Opera in 7 days, based on William Shakespeare: 'The Tempest', with added music by Henry Purcell
Helmut Oehring, Torsten Ottersberg and historical sources (G-E)
3 deaf sign language artists; S,M,CT,T,BBar; speaker; chorus(12S.8A.10T.10B); solo elec.git; solo trp; solo bcl; 2(I,II=picc).0.1.bcl.tsax.0.dbn-126.96.36.199-perc(3)-tuned pft(=cel)-strings(188.8.131.52.6); baroque ensemble:2ob.1bn-theorbe-vla da gamba-cem(=org)-strings(184.108.40.206.1)-live electronics-2video beamer,3slide projector,sliding overtitle projection
This work is available from Boosey & Hawkes for the world.
For full details on this stagework, including synopsis and roles, please visit our Opera section.
Claus Guth, director / Ensemble, Chor und Orchester des Theaters Basel / Jürg Henneberger
– and as it should be –
about power, death, and love
and the struggles of the ancient Ariel,
of whom nobody – not even William S. – knew whence he came,
to teach us humans
how to cope with power, death and love.
And this is exactly what happens in the orchestra,
in the vocal parts, the choir and the solo instruments,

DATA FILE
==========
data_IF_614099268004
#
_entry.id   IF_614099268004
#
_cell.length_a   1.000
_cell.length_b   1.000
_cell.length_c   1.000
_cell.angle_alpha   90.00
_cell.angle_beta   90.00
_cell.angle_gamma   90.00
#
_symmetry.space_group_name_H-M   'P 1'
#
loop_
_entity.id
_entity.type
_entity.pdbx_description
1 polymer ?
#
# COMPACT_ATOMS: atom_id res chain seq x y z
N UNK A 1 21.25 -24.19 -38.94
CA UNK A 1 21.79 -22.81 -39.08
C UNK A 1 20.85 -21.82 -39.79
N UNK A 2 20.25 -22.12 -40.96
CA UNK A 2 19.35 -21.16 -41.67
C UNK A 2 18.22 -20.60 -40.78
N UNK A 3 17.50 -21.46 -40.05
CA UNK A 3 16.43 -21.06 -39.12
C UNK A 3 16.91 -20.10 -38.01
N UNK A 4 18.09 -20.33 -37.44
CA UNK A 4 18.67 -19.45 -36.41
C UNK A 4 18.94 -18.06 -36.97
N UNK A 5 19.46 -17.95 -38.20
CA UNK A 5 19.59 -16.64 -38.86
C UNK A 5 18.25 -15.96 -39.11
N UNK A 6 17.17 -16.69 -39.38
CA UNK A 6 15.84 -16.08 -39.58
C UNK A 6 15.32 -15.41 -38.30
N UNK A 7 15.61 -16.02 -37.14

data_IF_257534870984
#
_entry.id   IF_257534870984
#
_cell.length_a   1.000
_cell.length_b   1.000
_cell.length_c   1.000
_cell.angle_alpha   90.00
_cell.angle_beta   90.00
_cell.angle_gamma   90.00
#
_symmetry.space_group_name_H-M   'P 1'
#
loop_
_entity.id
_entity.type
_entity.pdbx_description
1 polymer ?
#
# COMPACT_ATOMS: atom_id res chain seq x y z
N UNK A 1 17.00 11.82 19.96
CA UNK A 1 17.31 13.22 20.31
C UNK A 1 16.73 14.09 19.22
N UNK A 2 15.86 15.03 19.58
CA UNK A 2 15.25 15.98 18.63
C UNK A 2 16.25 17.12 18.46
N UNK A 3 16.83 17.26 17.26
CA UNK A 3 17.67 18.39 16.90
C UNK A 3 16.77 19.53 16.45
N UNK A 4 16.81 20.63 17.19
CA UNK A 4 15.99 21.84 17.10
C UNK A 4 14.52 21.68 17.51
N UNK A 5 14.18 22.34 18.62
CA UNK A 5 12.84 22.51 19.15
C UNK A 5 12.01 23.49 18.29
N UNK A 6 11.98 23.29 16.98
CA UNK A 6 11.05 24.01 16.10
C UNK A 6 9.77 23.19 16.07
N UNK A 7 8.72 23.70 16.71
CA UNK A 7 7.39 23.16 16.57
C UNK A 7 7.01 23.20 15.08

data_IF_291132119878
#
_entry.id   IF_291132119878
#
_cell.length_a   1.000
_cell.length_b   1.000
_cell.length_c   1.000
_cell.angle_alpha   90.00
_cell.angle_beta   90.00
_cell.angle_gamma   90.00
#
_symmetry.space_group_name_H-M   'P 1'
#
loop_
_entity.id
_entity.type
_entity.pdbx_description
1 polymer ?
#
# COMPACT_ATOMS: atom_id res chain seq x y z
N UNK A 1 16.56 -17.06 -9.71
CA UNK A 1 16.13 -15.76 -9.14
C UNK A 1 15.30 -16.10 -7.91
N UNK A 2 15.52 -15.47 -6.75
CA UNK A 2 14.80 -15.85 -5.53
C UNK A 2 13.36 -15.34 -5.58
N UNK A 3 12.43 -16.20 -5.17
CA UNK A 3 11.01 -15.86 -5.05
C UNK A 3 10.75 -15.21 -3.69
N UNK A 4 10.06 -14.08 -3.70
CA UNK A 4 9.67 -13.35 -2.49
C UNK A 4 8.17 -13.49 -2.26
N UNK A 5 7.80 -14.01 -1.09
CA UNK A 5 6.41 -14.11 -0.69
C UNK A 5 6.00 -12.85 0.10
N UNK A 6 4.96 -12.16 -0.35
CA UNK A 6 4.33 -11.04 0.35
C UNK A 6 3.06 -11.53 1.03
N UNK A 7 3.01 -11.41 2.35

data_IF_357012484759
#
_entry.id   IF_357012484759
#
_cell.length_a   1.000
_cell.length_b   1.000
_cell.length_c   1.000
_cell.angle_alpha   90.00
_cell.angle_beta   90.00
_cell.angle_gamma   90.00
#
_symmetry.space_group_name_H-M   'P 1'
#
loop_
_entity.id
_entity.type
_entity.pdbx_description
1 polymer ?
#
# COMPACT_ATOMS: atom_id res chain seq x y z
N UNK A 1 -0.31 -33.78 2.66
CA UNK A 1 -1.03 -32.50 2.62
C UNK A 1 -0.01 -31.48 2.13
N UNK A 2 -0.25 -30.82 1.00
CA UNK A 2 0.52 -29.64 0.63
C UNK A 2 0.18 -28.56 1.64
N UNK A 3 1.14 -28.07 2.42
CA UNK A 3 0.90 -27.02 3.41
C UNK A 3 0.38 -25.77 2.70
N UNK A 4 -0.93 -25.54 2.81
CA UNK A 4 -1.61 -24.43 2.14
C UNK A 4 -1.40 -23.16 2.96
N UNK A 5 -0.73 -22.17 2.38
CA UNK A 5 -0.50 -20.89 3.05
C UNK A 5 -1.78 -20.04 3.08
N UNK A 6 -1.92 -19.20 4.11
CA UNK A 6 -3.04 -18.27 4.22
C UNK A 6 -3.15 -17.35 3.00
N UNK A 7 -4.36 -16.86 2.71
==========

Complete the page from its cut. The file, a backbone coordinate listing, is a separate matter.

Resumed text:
albeit in a much more concealed way,
too much to be perceived by eye or mind,
but one should be able to feel it:
How the orchestra sinks into night
and the choir drowns in the effervescent waves of a storm.
How at times, out of fear of the Invisible,
the singers lose their voices and begin to learn gestures from Ariel’s deaf Spirits.
How the father trembles for his daughter.
And Ariel is simply tired, longing for his distant stars.
Gebärden – gestures – could come from Gebären – giving birth.
The oldest language of this side of the world,
the mother of all languages,
together on one stage, in one room,
with the language of sound and song, from the opposite side of this world.
Just as an example:
"... There was architecture reflected in water;
there were waves, forming only to collapse again;
branches falling into slumber;
plums that fall, suffer mortal agony and bleed gold.
All that, however, was murmuring, stammering,
had found no human voice to express itself.
A thousand indeterminate miracles of the earth have finally found their translator."
Each section of the orchestra and each instrument of the Baroque ensemble,
each vocal part, each of the 3 solo instruments, each movement, each noise,
each sound from the electronic Surround Sound system
is a translation of Shakespeare’s last work: The Tempest.
They all become characters on the imaginary stage
behind the one we are going to see,
pictures on walls and words taken from books,
the sounds resist loss and oblivion
and yet they live from and through the process of DECAY.
They must become invisible to unleash their greatest impact...
The fusion of gesture and sound,
the blending of the Now and the Past
is one of the moving experiences only possible in opera.
And for a short instance, a single moment, the world comes to a standstill,
and before everyone steps out again,
this moment of touching the Invisible
may have found its metamorphosis, or its "translator".
© Helmut Oehring, 2006 (translation: Andreas Goebel)